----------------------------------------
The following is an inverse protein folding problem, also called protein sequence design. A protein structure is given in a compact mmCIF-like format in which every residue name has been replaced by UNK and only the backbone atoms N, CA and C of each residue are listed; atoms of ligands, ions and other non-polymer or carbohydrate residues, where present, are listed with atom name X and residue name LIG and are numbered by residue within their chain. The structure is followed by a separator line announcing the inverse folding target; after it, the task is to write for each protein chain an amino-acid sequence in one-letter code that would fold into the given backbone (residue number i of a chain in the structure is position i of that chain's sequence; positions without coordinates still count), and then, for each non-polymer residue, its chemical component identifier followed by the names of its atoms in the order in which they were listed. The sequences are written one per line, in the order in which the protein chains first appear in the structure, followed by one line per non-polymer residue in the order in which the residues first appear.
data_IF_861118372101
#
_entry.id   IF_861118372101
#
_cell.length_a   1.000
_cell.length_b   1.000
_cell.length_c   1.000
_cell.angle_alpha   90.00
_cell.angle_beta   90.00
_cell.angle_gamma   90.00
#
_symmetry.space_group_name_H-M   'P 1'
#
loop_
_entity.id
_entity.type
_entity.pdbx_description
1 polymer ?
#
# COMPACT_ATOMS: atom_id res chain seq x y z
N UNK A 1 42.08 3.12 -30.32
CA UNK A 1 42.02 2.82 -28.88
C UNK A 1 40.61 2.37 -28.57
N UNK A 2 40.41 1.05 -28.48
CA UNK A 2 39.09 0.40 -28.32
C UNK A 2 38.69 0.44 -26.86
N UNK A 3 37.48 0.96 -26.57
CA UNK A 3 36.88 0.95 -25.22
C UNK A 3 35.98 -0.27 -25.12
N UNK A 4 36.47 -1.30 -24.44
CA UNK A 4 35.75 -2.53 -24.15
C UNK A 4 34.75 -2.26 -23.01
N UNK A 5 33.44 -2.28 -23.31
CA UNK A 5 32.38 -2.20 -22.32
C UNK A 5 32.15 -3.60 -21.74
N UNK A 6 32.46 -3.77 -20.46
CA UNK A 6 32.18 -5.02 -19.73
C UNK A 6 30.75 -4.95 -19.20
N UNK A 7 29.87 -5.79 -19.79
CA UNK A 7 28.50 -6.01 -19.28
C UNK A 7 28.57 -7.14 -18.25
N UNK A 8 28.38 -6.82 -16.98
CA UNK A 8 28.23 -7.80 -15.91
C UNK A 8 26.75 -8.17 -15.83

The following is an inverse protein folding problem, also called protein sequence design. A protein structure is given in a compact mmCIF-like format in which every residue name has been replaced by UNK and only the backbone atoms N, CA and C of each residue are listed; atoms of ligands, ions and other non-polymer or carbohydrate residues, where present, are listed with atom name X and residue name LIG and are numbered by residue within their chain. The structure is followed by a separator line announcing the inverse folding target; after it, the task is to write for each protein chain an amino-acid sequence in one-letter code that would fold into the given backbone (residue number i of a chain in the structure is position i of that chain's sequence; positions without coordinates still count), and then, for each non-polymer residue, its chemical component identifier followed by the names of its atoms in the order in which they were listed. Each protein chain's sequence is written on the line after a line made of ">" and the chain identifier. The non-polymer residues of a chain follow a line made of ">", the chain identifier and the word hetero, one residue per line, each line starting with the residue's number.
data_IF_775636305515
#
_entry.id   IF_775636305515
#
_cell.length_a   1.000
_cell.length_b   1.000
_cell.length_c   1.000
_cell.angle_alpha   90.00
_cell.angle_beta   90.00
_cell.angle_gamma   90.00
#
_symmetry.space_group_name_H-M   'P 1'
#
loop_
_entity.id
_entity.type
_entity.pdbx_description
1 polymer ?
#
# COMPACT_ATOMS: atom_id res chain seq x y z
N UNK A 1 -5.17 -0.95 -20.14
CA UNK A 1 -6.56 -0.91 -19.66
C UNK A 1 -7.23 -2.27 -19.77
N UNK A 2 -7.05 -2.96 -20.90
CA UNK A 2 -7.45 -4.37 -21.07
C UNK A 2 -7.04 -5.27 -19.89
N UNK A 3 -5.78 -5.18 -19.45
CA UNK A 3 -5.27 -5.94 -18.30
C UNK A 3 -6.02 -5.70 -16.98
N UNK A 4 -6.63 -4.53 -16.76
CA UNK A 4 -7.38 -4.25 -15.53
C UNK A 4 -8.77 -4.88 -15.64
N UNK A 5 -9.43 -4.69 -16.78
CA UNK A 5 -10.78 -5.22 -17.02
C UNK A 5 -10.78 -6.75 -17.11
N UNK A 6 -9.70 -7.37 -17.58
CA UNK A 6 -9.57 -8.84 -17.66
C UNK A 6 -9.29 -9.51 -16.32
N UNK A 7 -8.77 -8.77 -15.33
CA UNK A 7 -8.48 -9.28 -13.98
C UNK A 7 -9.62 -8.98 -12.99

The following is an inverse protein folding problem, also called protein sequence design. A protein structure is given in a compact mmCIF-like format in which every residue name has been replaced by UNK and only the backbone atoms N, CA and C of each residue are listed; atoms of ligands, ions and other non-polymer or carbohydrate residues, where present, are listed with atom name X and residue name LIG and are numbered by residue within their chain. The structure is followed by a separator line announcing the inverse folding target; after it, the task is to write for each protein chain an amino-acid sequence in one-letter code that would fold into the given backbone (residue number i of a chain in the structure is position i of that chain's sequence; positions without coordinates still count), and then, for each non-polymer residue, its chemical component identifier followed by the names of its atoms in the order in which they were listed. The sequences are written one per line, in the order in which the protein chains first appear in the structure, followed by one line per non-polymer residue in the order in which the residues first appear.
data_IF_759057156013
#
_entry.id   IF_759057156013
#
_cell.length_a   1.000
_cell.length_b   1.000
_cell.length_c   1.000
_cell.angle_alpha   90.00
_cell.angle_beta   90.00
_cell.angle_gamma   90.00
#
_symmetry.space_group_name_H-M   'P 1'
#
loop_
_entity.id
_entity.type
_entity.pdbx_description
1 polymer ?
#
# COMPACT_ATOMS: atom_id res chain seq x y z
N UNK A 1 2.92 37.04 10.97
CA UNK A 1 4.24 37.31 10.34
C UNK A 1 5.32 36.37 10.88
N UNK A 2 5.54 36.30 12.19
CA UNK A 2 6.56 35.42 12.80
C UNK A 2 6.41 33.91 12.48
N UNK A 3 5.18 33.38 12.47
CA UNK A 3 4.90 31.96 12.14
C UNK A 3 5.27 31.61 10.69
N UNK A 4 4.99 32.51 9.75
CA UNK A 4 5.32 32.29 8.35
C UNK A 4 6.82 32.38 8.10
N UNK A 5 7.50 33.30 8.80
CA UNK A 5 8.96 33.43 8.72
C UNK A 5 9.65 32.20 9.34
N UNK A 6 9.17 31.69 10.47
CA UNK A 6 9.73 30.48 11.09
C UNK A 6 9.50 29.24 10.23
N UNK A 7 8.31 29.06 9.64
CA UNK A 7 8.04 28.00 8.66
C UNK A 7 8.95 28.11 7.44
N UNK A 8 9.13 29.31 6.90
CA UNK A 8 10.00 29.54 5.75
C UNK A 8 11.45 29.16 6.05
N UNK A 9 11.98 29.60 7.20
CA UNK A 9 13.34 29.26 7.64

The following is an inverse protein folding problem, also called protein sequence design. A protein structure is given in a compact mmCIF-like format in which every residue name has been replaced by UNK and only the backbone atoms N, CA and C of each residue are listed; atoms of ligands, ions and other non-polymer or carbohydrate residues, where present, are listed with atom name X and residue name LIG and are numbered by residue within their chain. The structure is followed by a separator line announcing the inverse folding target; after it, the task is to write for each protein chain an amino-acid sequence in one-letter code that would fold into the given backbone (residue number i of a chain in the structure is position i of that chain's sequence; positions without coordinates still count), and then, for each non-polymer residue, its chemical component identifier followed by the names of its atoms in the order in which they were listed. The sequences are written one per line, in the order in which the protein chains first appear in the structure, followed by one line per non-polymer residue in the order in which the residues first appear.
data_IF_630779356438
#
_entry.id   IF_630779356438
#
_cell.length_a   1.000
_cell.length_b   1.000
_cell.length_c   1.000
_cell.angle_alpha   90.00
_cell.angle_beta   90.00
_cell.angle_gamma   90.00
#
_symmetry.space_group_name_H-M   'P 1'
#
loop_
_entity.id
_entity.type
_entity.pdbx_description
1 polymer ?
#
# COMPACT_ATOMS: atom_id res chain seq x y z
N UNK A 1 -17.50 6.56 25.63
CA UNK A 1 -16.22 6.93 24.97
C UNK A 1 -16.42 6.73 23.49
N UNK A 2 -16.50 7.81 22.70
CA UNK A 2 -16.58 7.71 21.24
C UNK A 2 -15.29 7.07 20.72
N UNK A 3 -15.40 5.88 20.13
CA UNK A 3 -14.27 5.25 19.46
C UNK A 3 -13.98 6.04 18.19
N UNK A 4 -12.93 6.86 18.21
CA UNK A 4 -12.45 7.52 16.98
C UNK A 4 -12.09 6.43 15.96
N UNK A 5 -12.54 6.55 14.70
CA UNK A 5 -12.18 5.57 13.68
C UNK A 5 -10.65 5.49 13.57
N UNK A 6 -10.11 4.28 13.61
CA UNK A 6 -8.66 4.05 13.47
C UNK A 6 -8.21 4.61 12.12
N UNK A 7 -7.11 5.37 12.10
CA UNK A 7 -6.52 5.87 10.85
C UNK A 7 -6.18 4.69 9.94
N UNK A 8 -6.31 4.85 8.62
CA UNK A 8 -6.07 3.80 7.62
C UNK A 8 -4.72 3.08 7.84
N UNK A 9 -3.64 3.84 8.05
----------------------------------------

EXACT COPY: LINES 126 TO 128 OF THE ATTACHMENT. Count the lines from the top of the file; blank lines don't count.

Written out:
C UNK A 6 9.50 29.24 10.23
N UNK A 7 8.31 29.06 9.64
CA UNK A 7 8.04 28.00 8.66